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24 Jan 2014 00:00
ICC president Sharad Pawar (left) convenes with former head of legal and company secretary David Becker. (Jack Dabaghian, Getty Images for ICC)
Governance of international cricket is likely to be "severely weakened" if some of the key proposals set out in the recent "position paper" are approved, according to David Becker, the former legal head and company secretary of the International Cricket Council.
Becker, who resigned from the ICC about 18 months ago, said this week that the attempt by the Board of Control for Cricket in India (BCCI), the England and Wales Cricket Board (ECB) and Cricket Australia (CA) to assume control of the game was "extremely concerning from a governance point of view".
"This is exactly what I warned against three months ago when I spoke out about the threat to the governance of the game," Becker said. "The fact that three members are expressly reserving for themselves the power to nominate the chair of the ICC and, furthermore, endeavouring to control every resolution and proposal which is put to the ICC board is unfair and undemocratic," Becker said.
Becker and Haroon Lorgat, who succeeded Malcolm Speed as ICC chief executive in 2008, set about improving governance of the game's ruling body by proposing an independent governance review.
The result was the report by former United Kingdom chief justice Lord Woolf who, tellingly, warned in the very first paragraph: "Cricket is a great game.
Woolf went on to propose 65 recommendations, including the introduction of independent directors and a more democratic system of voting in world cricket.
"This [the new proposals by India, England and Australia] would be a move in the opposite direction and is therefore extremely worrying," Becker said. "To propose further that the ‘big three' are immune from relegation from the proposed top tier of Test cricket is contrary to internationally accepted sporting principles."
Another proposal in the position paper suggests the establishment of a Test fund to protect and support the highest form of the game in those countries where Test cricket is struggling to survive as a commercial enterprise. South Africa is the only full member country omitted from the list of beneficiaries.
"While the concept of a Test fund is a good idea in principle, to exclude South Africa as a potential beneficiary is inequitable," Becker said. This is almost certainly a result of the personal animosity felt by BCCI president Narayanaswami Srinivasan towards Lorgat, who is now Cricket South Africa's chief executive.
The proposal also recommends a revamped model for the distribution among member nations of the wealth generated by ICC events. Instead of an equal distribution, the proposal drawn up by the BCCI, the ECB and CA favours a model in which they, the richest nations, will receive the greater percentage of funds whereas the smaller and poorer countries will receive less. It suggests that the seven nations outside the ruling triumvirate will be able to generate income from bilateral tours. The inevitable result of this model is that the rich will simply get richer and the poor will get poorer.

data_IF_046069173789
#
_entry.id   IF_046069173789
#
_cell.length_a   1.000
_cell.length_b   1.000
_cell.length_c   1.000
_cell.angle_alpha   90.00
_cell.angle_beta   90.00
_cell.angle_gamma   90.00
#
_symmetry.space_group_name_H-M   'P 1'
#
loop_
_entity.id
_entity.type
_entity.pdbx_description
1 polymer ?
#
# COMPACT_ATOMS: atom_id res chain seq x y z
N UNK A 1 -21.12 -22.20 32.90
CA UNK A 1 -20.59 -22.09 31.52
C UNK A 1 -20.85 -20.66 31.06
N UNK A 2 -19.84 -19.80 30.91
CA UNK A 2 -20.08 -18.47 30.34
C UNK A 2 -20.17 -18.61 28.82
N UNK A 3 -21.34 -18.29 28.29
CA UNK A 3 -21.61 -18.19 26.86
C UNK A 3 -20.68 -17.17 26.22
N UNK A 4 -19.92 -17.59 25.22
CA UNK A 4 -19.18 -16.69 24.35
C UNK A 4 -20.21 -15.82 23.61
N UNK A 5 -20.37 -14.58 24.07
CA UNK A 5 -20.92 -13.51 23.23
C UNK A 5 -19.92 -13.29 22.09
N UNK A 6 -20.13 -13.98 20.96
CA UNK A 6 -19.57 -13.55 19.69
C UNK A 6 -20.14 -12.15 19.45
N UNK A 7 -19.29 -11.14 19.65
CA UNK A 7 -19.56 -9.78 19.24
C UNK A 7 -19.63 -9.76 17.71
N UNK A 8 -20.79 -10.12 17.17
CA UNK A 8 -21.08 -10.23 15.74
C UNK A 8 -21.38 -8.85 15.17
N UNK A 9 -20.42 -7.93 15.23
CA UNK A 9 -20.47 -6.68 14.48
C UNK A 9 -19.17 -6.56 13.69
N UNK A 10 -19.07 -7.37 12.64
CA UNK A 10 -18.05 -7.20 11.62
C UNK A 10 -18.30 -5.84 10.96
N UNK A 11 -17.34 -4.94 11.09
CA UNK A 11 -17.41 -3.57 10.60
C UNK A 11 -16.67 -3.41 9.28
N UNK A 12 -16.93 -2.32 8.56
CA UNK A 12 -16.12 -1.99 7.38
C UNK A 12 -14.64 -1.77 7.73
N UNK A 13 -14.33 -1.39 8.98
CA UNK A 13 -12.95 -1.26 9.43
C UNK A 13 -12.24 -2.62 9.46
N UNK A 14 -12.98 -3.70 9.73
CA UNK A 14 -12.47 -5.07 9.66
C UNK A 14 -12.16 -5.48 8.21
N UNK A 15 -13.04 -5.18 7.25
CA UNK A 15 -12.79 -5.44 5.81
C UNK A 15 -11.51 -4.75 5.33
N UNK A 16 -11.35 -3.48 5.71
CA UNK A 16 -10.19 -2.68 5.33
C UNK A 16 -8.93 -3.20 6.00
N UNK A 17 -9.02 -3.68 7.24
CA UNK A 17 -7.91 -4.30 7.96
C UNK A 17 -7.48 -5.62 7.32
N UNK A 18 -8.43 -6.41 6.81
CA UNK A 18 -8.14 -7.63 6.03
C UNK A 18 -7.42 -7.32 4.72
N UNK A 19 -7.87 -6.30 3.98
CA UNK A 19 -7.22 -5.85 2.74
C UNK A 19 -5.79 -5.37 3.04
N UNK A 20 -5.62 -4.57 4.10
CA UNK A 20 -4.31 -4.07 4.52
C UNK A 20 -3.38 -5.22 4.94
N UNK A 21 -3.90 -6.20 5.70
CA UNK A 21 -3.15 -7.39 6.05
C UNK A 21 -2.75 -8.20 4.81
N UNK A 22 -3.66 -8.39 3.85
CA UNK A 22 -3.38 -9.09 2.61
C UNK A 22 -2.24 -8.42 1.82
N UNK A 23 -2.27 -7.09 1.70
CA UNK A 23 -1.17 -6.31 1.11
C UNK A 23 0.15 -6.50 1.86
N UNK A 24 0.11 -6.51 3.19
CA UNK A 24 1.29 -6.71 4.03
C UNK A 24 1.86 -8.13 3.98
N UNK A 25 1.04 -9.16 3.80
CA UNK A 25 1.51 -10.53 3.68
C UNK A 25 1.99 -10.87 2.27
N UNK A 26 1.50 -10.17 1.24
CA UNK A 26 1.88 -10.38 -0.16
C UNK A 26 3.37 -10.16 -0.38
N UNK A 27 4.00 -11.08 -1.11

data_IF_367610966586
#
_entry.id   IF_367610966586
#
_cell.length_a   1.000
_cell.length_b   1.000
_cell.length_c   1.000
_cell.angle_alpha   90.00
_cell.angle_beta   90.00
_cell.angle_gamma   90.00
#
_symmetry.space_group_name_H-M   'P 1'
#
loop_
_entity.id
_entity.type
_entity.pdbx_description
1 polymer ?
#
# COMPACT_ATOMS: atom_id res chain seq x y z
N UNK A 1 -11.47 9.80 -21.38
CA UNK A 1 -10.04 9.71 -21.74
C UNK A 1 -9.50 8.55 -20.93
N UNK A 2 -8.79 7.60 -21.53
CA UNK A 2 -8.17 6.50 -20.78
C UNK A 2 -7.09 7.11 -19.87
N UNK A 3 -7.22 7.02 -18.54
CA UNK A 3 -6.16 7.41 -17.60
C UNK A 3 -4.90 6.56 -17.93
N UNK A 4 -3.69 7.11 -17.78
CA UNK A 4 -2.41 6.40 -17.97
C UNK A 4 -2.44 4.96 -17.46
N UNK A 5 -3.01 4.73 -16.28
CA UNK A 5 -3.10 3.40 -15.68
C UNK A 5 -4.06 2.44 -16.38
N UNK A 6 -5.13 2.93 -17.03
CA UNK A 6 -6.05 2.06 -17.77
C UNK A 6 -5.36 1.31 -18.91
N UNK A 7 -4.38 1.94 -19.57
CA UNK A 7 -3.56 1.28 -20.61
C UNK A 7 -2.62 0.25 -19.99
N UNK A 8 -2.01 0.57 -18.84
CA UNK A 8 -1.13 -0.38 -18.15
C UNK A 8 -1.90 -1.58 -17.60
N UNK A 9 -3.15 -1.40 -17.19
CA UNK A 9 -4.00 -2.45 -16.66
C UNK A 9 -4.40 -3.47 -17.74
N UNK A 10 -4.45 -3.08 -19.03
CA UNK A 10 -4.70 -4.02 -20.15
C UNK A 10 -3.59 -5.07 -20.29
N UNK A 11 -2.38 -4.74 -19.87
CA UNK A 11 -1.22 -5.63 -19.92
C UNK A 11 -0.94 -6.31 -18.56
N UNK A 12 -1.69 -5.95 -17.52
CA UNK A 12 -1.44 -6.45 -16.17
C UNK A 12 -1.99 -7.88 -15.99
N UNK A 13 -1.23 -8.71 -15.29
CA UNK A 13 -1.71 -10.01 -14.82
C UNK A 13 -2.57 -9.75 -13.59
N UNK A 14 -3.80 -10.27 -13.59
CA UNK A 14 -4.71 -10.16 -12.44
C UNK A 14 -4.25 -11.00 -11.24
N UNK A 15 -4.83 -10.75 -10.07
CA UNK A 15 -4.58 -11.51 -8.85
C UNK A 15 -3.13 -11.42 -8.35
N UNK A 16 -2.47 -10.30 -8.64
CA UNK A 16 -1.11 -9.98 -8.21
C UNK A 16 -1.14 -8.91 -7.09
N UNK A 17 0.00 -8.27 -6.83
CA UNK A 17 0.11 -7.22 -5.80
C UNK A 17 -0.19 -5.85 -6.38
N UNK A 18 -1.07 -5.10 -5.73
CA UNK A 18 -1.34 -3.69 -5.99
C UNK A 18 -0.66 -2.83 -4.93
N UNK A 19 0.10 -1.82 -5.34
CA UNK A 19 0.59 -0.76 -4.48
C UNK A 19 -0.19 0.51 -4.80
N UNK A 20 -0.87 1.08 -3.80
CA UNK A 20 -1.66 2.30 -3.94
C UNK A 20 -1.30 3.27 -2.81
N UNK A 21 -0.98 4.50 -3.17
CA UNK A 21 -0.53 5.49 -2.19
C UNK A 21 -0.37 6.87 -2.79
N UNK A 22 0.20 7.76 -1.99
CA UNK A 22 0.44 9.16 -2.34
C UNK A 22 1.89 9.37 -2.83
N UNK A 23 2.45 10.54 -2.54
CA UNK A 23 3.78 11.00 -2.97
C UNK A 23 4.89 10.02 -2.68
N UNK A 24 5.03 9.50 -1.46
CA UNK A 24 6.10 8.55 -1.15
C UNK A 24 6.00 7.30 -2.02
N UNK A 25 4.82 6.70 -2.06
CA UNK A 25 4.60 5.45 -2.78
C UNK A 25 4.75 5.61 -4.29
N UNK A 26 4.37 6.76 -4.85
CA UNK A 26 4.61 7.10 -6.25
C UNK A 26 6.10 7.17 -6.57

A further threat to the game is the proposed dissolution of the current approved Future Tours Programme schedule for bilateral tours. Putting aside the immediate concern of having to unwind a host of contracts entered into by members on the back of the existing eight-year schedule approved in 2011, the new proposals also envisage that India would be free to decide which other countries it plays against, and how often.
"I understand the need to modify a congested calendar. However, if India simply chose not to play against certain countries, then they would have no obvious means of survival," Becker said. "Cricket fans can make up their own mind about what would happen to the game if a country like India, at its discretion, sporadically visited or hosted other countries without a coherent and balanced structure."
Becker has advised a host of sports governing bodies on legal and regulatory issues in his international career, including the International Rugby Board, the International Equestrian Federation, the International Sailing Federation and the British Triathlon.
His clients have included some of the world's leading sportsmen, including four-time Olympic gold medallist Sir Ben Ainslie, golfer Rory Mcllroy, football players Lucas Radebe and Steven Pienaar, and former Springbok captain Francois Pienaar.
Given the tangle of governance issues that have dogged cricket in recent times, it is unsurprising that Becker chose to leave the ICC after five years on the senior executive team. As sharp as his working mind is, it is comfortably matched by his acutely defined sense of right and wrong. In 2001 he was a co-founder of the Starfish Foundation, which today supports tens of thousands of Aids orphans in Southern Africa, and is also a founding trustee of the Beyond Sport Foundation, a global charity aimed at recognising and rewarding projects that use sport as a tool for social change.
"I love cricket and I love the meaning it gives to people around the world," he said. "The governance of the game is in a very precarious position. I am not the only one to recognise that. Lord Woolf did too.
"Without good governance, you won't get good decision-making and the game will flounder. Having served the game for five years, I feel I have a responsibility to speak out and try and preserve the integrity of the governance structures inherent within the game," Becker said.
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